Tom Clark ready for revival of Virginia course

  • Beacon Hill
    Tom Clark

    Tom Clark will renovate the Beacon Hill layout near Leesburg in Virginia

  • Beacon Hill
    Tom Clark

    An extract from Tom Clark and Jim Cervone’s new plan for Beacon Hill – an 18-hole course plus a nine-hole par-three layout

  • Beacon Hill
    Tom Clark

    The course closed in 2006 after just three years of operation but has recently been acquired by Resort Development Partners

Alice Chambers
By Alice Chambers

Golf course architect Tom Clark has prepared plans to renovate the dormant 27-hole Beacon Hill layout near Leesburg in Virginia for new owners Resort Development Partners.

Clark was involved in one development group’s plans for the real estate project as far back as the late 1970s, but it was 1998 when the project, under new owners, got off the ground. Construction began in 2001 and Johnny Miller joined the design team, but Clark ultimately left the project after the appointment of another consultant.  

“I made it clear that the plans were my intellectual property and that they would have to start over, but they continued on,” said Clark. “I had already rough graded 12 of the eventual 27 holes.”

The course opened in 2003 but closed in 2006. It was left largely dormant since, although fairways and primary rough have continued to be mowed. The Beacon Hill homeowners association regained possession of the club in 2013 and after several years pursuing developers, announced a lease agreement with Resort Development Partners in June 2023.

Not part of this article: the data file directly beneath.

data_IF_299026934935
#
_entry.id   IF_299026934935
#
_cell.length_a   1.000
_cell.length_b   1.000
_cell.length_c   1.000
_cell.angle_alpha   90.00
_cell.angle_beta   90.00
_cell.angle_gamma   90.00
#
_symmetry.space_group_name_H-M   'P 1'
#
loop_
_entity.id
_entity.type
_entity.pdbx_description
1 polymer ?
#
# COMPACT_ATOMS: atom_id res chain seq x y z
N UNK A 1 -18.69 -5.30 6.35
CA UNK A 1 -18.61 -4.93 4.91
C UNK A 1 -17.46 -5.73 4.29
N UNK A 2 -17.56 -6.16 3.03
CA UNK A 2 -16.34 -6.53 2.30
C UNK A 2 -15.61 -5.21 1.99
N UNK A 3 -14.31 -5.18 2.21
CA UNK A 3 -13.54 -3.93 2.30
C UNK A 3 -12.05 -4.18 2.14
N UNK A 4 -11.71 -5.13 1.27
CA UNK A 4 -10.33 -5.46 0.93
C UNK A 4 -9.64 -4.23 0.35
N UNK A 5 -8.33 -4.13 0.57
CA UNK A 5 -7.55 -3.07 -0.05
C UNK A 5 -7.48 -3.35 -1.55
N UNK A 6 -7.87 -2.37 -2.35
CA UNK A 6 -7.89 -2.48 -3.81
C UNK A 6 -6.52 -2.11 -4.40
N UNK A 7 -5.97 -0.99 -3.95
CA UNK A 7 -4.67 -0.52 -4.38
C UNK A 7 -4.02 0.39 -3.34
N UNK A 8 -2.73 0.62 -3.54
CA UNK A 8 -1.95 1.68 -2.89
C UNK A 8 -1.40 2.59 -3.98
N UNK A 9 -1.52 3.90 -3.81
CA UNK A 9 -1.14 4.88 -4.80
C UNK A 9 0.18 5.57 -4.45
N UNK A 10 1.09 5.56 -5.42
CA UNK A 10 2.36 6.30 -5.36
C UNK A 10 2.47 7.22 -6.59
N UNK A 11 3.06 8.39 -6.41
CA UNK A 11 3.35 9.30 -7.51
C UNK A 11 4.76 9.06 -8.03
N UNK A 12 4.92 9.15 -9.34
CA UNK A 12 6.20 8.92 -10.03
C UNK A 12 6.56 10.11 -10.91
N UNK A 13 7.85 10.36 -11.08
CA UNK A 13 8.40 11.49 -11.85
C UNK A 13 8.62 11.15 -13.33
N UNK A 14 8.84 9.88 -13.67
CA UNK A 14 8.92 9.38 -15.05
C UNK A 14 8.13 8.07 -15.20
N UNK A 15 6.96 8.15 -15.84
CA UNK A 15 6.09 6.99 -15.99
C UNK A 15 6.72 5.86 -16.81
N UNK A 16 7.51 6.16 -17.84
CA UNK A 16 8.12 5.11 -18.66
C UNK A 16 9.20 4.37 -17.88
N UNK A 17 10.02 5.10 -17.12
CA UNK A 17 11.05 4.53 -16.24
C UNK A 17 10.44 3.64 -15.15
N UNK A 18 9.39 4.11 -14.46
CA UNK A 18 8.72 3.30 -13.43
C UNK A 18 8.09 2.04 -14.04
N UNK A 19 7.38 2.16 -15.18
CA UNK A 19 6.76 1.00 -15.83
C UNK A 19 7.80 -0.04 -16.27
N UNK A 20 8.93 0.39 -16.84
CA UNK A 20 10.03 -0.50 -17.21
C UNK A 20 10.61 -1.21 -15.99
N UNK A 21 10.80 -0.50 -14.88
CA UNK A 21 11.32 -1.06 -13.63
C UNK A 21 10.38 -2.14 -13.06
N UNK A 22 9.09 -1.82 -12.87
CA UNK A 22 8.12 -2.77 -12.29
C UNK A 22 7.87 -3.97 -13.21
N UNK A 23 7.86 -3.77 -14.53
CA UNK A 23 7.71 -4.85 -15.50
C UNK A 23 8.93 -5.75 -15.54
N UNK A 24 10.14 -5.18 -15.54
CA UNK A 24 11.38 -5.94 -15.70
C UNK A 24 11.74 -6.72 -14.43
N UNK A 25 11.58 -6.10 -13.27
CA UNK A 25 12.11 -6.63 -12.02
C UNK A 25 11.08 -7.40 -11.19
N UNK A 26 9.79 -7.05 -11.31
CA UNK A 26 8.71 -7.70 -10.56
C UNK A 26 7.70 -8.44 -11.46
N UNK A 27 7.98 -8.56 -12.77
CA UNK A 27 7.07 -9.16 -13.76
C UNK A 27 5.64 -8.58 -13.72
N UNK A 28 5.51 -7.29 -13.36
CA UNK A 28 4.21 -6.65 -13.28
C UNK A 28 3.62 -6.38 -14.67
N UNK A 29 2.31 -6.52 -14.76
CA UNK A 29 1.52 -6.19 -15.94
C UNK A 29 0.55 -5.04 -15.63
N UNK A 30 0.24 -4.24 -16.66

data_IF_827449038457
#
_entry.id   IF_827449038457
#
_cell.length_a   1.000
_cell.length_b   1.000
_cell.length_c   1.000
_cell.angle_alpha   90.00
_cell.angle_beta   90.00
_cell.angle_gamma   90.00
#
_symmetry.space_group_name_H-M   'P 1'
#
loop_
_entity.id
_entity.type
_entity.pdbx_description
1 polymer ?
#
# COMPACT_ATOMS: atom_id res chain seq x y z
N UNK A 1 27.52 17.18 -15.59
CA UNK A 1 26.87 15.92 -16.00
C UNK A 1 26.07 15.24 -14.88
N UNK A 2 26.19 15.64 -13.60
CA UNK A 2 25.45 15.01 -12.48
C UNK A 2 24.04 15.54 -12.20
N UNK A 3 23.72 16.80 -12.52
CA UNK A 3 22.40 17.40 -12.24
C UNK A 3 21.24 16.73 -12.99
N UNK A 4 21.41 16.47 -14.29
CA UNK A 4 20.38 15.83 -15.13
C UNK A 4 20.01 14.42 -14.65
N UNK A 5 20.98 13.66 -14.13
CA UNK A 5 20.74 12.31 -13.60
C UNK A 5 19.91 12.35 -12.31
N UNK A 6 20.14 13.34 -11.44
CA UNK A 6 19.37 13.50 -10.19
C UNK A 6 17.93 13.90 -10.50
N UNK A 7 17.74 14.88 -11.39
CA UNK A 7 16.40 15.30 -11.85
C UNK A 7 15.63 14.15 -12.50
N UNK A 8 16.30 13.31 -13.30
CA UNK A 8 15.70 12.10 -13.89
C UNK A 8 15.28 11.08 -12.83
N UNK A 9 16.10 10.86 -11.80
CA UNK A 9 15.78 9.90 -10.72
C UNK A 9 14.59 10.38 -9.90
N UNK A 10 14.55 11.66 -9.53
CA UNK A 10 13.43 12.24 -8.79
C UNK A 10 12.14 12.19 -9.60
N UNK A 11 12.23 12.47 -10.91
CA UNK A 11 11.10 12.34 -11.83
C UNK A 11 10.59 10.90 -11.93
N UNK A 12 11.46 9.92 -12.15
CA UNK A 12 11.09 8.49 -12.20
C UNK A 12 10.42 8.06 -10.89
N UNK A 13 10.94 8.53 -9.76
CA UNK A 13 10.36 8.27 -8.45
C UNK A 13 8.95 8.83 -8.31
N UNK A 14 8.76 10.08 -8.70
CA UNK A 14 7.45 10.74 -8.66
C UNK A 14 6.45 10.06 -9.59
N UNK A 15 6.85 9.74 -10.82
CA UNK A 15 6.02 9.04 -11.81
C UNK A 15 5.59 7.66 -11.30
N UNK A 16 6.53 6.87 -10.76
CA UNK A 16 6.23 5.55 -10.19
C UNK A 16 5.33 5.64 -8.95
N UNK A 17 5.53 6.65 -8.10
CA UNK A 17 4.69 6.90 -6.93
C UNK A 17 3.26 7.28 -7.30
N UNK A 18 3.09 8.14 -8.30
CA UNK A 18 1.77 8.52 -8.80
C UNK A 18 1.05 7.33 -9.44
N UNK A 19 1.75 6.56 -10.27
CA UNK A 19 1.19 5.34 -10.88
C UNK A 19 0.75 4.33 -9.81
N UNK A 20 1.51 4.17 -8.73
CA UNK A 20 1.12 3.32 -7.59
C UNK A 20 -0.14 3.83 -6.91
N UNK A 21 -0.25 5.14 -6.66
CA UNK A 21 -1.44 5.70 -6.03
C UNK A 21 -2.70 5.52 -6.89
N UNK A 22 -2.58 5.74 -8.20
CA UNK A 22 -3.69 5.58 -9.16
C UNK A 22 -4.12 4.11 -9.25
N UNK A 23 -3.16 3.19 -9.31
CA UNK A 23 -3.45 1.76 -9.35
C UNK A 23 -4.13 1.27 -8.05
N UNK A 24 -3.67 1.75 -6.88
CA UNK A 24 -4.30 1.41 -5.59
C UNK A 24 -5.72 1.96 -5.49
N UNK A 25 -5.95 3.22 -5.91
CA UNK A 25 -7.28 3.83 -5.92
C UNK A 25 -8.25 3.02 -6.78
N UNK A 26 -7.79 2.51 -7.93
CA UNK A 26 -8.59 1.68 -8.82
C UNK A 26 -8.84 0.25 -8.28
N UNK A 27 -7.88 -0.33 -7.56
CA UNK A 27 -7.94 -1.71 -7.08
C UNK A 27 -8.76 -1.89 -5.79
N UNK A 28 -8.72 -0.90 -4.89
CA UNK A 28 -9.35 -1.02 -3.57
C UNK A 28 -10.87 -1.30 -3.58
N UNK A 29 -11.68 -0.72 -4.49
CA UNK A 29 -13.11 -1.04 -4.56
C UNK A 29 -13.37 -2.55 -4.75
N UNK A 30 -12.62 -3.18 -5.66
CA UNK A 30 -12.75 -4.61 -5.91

“We are hoping to have the course back and playable in 2024,” said Clark, who is working alongside golf course architect Jim Cervone on the new plans. “I have selected the best 18 holes and provided a routing that from the back tips tops out at around 7,200 yards at a par of 72, with six sets of tees including a family tee. The remaining nine holes will be converted in the future to an executive par-three layout.”

The new facility will be named The Preserve at Beacon Hill. It will have bentgrass greens, fairways and tees, and rough will be a blend of fescue and bluegrass, extending in secondary areas to native plants and wildflowers.

“It’s not often that you get an opportunity to bring back a course you had originally routed and one that has so much of your handiwork there still intact,” said Clark. “I am certain The Preserve at Beacon Hill will one day again find its place in the Northern Virginia market and be more than competitive with my own creation at River Creek on the Potomac along with Creighton Farms, Trump National and other high-end layouts in the surrounding area.”